• Indoor air and outdoor air, which one is better?
  • What are the factors affecting indoor air

Why individual control?
  1. To handle personal difference and it may be
    difficult to ensure everyone is thermally
  2. Most occupants prefer some degree of individual

Why provide HVAC?
  • For IAQ
  • Fresh air delivery
  • Removal or dilution of pollutants
  • For thermal comfort
  • Removal or addition of heat loads
  • Comfortable living or working conditions
  • Certainty of the thermal environment
  • Other issues - productivity, cost, flexibility,
    risk, energy efficiency, environment...

Whats wrong with the old HVAC and natural
  • Old HVAC
  • Energy consuming
  • Sick building syndrome
  • Minimum ventilation rate
  • Mostly centralised
  • Natural ventilation
  • Do not work at extreme conditions
  • Difficult to control
  • Difficult to predict and design

  • Air conditioning use 48 of energy in
    commercial buildings and 30 in residential
  • 30 of offices in HK are sick buildings
  • Energy CO2
  • Poor indoor air quality poor productivity
  • Fangers study showed 6 improvement in

Three Periods in Indoor Environment Design
Wind Ventilation
  • Wind causes a positive pressure on the windward
    and negative on the leeward, thus air flows into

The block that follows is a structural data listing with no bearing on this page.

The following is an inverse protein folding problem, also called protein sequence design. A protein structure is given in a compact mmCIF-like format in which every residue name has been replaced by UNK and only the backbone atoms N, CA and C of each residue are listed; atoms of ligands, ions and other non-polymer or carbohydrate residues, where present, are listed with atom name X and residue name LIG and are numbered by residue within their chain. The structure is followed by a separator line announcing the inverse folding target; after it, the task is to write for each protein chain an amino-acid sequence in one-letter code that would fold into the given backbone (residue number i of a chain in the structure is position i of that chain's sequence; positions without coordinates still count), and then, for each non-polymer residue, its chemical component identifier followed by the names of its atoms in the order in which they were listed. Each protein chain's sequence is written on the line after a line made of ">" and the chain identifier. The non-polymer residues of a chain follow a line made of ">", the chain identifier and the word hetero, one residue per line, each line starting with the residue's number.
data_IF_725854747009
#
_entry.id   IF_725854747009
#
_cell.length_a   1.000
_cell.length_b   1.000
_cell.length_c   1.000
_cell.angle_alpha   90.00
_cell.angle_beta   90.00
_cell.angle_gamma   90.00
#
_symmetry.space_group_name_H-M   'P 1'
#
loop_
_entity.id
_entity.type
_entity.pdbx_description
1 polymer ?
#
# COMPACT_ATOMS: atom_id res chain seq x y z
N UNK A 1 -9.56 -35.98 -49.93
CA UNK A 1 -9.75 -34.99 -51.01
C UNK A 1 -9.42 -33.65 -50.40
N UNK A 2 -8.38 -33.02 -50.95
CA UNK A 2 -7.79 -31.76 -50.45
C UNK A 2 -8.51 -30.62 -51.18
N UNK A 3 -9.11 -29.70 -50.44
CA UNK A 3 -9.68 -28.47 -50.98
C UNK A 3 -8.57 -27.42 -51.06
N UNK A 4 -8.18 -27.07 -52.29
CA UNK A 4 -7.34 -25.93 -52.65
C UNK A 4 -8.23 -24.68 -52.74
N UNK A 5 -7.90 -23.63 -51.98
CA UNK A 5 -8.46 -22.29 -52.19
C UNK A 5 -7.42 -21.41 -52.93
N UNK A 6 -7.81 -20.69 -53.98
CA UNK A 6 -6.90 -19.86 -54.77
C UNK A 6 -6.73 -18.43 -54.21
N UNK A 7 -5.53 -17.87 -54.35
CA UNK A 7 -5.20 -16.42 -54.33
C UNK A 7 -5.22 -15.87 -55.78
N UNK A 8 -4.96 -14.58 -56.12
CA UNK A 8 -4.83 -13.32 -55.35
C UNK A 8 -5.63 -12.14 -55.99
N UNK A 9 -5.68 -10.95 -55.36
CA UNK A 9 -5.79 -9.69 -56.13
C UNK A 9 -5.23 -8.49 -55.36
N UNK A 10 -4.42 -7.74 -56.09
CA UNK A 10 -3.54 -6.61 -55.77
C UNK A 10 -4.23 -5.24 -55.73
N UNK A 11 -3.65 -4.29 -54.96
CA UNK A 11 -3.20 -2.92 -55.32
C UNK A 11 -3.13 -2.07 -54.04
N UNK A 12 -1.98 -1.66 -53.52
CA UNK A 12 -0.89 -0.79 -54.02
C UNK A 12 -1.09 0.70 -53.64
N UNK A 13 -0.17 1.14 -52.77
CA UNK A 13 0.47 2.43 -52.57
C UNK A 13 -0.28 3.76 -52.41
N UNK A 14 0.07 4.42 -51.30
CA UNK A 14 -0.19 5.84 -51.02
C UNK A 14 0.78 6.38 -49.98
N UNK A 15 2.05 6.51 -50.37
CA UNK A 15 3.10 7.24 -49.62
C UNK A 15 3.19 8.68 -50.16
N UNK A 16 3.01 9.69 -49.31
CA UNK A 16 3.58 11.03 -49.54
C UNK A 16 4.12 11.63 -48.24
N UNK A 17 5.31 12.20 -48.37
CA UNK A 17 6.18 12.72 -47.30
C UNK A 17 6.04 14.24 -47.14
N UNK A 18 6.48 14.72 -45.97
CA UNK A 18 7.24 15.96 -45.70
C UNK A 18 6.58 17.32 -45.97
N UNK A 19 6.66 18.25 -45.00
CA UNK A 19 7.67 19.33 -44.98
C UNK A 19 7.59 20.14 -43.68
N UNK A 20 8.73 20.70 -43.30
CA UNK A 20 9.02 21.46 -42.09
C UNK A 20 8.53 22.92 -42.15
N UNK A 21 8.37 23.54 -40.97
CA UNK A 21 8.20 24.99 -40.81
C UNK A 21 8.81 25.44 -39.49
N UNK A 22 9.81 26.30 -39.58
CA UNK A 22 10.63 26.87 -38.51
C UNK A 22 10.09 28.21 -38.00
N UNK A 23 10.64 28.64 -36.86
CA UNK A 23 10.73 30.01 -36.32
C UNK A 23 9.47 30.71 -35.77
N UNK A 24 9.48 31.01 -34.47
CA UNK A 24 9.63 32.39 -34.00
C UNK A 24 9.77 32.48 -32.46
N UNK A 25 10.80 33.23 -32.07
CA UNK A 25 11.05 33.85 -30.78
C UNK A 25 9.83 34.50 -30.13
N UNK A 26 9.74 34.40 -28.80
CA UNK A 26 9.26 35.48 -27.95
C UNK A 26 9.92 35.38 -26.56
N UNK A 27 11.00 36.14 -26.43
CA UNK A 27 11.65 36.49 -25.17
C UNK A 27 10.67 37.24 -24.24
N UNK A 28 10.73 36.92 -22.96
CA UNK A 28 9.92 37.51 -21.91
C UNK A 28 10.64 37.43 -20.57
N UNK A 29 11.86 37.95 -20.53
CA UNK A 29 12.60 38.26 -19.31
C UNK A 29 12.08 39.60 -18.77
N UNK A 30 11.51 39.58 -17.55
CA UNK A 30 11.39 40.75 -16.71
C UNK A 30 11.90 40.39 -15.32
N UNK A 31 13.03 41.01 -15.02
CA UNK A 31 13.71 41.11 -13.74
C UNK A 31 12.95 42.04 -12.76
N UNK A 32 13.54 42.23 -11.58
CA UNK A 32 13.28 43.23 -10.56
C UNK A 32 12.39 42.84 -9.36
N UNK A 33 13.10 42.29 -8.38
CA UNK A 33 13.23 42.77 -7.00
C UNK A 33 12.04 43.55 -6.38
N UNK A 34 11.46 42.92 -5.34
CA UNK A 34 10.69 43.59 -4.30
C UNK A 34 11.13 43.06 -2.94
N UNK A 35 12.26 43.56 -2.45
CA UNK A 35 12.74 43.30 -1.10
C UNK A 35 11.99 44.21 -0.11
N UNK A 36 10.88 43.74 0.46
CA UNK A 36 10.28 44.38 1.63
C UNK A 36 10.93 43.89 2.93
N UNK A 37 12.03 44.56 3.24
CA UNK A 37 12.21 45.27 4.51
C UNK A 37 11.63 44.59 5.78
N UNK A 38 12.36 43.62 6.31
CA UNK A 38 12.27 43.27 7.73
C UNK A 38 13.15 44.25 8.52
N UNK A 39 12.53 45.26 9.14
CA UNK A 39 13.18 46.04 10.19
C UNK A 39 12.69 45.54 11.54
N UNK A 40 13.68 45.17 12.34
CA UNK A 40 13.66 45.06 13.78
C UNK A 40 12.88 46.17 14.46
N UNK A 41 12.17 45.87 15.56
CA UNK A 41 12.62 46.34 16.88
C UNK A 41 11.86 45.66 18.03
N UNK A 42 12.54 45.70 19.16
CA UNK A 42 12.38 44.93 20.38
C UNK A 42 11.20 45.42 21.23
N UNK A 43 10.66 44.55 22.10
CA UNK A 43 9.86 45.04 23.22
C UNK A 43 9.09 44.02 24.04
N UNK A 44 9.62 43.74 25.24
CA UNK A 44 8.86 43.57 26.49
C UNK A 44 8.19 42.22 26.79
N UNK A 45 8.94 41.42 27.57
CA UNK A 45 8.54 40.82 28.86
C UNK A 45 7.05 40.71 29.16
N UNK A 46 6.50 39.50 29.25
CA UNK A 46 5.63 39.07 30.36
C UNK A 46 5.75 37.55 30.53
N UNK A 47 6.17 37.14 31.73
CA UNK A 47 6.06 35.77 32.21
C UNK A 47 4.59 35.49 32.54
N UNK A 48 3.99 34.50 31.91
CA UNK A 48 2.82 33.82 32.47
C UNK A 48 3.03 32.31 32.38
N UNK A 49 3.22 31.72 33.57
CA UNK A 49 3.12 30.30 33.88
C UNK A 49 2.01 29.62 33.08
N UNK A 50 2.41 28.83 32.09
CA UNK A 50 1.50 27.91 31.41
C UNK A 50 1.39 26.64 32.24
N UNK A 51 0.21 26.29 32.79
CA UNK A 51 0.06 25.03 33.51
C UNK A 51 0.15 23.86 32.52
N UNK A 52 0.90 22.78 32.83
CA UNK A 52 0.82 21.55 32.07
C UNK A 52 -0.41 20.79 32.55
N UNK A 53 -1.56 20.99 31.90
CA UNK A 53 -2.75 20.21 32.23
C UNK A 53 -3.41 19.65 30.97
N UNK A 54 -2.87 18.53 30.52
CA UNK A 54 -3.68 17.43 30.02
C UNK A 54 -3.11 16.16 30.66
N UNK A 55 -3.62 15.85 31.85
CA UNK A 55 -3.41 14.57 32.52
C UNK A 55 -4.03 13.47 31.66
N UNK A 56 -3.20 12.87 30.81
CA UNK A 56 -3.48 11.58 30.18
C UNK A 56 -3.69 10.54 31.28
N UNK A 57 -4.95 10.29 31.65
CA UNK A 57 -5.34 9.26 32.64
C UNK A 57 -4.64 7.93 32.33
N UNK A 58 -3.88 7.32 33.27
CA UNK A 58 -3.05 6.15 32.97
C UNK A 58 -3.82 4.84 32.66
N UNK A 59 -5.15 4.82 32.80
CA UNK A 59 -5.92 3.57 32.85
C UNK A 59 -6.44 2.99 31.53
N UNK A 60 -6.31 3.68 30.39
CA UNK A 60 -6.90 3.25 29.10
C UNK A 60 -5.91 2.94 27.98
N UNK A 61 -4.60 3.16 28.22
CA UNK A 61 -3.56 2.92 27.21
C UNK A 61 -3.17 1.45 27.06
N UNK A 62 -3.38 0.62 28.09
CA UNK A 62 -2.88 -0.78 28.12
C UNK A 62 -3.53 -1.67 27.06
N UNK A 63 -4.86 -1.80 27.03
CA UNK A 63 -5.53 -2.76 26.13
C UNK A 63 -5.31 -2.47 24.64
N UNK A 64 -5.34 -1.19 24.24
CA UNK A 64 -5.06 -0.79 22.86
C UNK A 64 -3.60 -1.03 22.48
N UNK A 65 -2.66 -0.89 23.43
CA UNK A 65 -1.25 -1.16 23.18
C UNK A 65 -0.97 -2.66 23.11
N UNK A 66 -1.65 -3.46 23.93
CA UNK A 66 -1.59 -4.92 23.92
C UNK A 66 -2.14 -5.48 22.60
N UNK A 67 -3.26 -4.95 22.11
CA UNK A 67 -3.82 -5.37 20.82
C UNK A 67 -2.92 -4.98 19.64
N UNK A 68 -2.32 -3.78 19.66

the windward opening and out of the leeward one.

Especially effective in summer
Stack Ventilation
  • Difference in air density induced by temperature
    or humidity differences drives vertical air flows

Especially effective in winter
Combined Ventilation
  • Wind assists (??) stack ventilation

Flow rate (m3/s) qs - flow rate due to stack
alone (m3/s) qw - flow rate due to wind alone
Questions so far -
  • With ASHRAE 62-1999, we need 10 litre per second
    outdoor air per person, do we need really so high
    natural ventilation flow rate as shown earlier?
  • Do you always turn on your air conditioner at
  • Is natural ventilation always good?

What Natural Ventilation Can Offer Us?
  • Fresh air, dilute or remove pollutants
  • Remove heat, provide thermally comfortable air
  • Connect us to natural environment
  • Remove smoke
  • ...

  • Energy saving by 10-50
  • Better indoor air quality in winter, spring and
  • Adaptive thermal comfort
  • Connect users to environment
  • Improved productivity if designed properly

Top-down ventilation
  • Better air quality at roof level in urban areas
  • Experimentally proved by Hunt and Holford (1998)

Wind towers
  • Features in Arabic architecture
  • Direct winds into building
  • Together with evaporative cooling - cool towers
  • At night, acts as chimney?

Questions so far -
  • In order to use more natural ventilation, is it
    useful to improve ambient air quality?
  • What are the differences between outdoor air and
    fresh air?
  • Please list three example natural ventilation

  • Grong School, Norway
  • BRE Energy Building, UK
  • Manly Lab, Sydney

Questions so far -
  • Is it possible to use natural ventilation in an
    urban environment?
  • What are the roles that architects, engineers,
    users, developers and users play in sustainable
    building design?

  • Indoor air quality can be more significant than
    outdoor air quality
  • Indoor air quality is related to our health, our
    productivity and out living
  • Ventilation is different from air-conditioning
  • Natural ventilation a natural choice, but not
    the only one.
  • Air is just one element of the environment.